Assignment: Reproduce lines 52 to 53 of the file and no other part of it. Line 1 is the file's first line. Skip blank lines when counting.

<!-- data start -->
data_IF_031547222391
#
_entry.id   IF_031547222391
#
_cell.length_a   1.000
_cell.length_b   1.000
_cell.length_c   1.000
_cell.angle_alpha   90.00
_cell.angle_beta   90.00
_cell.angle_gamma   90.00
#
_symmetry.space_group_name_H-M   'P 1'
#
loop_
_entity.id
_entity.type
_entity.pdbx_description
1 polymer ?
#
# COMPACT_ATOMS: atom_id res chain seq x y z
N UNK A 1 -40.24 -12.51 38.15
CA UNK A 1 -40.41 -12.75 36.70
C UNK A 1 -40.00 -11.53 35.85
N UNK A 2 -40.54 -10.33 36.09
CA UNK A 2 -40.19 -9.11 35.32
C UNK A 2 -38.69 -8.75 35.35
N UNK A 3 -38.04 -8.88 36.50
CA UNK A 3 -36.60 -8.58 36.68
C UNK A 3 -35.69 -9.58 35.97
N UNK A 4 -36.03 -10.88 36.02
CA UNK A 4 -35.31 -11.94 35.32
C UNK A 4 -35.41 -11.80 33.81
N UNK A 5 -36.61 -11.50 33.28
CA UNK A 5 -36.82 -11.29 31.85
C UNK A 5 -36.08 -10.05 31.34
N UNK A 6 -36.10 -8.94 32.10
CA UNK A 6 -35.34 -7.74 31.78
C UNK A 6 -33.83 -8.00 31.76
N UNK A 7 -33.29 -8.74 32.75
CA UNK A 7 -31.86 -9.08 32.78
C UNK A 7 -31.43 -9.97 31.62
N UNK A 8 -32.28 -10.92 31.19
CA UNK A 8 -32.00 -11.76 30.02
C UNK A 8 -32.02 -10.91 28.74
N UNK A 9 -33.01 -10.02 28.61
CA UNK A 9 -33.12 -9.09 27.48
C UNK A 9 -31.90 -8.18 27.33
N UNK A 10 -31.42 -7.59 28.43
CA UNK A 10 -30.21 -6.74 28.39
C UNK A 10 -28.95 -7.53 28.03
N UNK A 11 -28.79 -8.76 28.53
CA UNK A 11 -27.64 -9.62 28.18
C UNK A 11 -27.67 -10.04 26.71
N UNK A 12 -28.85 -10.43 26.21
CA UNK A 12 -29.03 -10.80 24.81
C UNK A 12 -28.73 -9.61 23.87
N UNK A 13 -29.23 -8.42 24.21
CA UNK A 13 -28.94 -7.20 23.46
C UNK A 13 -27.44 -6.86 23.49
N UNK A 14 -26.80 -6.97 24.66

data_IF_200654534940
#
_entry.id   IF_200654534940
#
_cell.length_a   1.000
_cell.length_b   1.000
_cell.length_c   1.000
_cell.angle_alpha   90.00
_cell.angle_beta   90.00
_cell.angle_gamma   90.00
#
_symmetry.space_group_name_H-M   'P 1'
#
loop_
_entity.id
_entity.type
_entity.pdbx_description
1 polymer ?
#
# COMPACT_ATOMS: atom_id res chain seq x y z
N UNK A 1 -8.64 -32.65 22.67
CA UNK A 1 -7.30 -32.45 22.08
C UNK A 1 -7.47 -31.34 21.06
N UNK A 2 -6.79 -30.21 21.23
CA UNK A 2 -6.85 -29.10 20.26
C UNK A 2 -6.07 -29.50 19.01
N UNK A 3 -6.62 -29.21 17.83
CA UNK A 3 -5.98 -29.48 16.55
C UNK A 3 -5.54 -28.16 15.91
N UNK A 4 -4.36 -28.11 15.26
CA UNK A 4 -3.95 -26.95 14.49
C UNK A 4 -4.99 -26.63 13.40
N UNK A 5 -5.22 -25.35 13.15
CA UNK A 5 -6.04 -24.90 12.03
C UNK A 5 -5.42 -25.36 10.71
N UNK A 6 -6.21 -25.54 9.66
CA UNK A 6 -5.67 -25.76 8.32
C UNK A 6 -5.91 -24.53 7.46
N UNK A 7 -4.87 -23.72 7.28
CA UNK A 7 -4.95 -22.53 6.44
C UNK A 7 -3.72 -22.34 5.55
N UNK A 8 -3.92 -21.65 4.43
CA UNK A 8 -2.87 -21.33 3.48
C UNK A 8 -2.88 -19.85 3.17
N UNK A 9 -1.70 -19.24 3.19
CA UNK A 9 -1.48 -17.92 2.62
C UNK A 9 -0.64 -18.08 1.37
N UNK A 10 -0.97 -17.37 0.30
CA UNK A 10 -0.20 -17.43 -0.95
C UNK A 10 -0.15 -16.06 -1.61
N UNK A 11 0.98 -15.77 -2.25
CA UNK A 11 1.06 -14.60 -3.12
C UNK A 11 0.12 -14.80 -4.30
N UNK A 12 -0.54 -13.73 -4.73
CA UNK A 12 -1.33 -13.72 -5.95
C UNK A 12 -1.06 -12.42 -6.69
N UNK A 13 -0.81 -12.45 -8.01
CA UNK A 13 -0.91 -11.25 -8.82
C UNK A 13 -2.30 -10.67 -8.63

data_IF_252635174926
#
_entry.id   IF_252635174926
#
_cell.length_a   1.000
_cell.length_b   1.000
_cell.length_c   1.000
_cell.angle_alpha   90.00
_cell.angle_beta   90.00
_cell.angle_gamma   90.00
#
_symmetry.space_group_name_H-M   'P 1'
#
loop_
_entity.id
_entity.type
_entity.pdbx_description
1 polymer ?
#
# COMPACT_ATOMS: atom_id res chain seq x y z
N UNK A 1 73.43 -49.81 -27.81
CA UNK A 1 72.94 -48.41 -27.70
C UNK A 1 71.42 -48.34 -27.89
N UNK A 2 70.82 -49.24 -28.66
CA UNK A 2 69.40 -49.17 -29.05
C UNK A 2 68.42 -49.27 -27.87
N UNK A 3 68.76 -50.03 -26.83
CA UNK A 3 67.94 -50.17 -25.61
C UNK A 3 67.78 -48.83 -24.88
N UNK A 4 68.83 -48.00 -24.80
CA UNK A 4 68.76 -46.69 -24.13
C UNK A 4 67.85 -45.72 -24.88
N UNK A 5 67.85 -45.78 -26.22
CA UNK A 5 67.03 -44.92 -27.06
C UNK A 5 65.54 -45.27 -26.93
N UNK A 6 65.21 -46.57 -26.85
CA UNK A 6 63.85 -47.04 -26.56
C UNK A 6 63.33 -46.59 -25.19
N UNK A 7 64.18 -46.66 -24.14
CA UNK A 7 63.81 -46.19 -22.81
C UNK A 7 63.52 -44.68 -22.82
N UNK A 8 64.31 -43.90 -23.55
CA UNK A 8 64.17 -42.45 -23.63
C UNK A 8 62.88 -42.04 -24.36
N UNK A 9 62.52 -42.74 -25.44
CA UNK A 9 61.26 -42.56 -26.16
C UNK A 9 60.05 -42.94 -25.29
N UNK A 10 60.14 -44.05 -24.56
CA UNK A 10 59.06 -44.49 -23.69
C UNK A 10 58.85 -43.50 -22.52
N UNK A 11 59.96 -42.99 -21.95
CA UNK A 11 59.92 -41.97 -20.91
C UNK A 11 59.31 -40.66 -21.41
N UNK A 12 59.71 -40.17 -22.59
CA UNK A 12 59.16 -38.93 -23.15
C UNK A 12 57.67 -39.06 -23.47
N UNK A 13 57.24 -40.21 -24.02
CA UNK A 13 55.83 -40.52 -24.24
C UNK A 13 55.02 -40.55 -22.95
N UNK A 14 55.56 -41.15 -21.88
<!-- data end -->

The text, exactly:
CA UNK A 11 -27.64 -9.62 28.18
C UNK A 11 -27.67 -10.04 26.71